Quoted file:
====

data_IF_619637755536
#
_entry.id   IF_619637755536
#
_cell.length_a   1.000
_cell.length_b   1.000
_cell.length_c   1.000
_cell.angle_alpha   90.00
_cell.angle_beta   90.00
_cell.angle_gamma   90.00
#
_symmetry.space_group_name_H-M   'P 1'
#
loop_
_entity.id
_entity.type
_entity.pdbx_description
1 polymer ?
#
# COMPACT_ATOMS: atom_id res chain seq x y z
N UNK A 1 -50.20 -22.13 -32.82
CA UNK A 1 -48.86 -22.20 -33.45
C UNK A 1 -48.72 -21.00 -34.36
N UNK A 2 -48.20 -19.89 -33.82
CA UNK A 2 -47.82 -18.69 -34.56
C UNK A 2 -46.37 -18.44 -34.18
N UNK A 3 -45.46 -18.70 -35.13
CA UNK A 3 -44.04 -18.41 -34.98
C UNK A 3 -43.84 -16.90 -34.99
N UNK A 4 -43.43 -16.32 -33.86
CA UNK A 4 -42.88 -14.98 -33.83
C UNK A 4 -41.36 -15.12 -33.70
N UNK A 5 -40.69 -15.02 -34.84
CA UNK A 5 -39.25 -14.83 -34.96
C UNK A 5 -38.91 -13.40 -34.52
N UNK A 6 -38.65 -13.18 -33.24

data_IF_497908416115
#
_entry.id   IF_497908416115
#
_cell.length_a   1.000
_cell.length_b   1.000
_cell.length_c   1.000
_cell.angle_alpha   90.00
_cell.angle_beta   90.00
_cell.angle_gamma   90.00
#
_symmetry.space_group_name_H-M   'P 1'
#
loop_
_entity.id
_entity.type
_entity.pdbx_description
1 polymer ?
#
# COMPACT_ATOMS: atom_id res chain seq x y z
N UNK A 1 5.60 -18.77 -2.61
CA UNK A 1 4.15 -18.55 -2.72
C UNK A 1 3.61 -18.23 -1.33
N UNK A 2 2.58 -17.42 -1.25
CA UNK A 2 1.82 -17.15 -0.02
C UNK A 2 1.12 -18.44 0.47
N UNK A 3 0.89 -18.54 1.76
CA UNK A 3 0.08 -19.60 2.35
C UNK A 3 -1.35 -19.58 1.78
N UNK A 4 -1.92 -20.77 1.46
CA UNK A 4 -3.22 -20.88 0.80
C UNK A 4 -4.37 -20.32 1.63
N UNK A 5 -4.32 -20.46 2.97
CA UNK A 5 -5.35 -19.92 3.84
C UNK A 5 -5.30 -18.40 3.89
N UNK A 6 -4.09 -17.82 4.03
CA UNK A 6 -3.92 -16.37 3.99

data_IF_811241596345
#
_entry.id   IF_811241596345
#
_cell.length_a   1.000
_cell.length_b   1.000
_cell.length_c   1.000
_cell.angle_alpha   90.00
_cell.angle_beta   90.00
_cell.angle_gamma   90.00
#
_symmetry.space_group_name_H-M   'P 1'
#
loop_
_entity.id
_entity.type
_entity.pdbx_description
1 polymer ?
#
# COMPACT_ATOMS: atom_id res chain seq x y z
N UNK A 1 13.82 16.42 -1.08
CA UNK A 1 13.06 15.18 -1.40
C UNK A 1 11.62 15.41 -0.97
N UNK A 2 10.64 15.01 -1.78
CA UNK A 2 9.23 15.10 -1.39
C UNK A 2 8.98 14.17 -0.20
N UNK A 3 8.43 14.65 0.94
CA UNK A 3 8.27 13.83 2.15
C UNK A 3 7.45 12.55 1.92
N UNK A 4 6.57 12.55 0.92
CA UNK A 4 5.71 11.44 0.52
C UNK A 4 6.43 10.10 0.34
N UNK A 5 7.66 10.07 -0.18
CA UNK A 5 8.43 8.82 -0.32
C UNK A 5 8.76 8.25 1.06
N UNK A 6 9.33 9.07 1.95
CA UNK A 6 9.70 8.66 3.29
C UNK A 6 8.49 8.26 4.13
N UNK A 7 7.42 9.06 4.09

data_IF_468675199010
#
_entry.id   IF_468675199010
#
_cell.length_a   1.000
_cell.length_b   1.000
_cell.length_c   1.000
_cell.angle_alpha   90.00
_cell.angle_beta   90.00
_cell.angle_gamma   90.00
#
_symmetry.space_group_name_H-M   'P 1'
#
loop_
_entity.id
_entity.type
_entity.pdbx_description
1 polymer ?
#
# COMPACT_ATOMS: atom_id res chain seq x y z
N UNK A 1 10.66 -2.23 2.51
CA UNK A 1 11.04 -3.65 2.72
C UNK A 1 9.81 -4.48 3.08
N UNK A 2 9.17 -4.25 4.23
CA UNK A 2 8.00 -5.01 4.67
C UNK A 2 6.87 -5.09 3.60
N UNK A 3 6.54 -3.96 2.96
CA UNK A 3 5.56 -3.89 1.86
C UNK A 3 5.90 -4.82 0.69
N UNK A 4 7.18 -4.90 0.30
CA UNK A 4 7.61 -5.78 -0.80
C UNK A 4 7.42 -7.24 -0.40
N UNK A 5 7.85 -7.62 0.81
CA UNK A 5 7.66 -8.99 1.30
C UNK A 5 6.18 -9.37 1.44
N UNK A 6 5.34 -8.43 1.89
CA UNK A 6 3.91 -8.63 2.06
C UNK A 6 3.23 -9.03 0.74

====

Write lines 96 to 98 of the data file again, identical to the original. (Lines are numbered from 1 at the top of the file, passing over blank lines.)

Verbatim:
C UNK A 1 11.62 15.41 -0.97
N UNK A 2 10.64 15.01 -1.78
CA UNK A 2 9.23 15.10 -1.39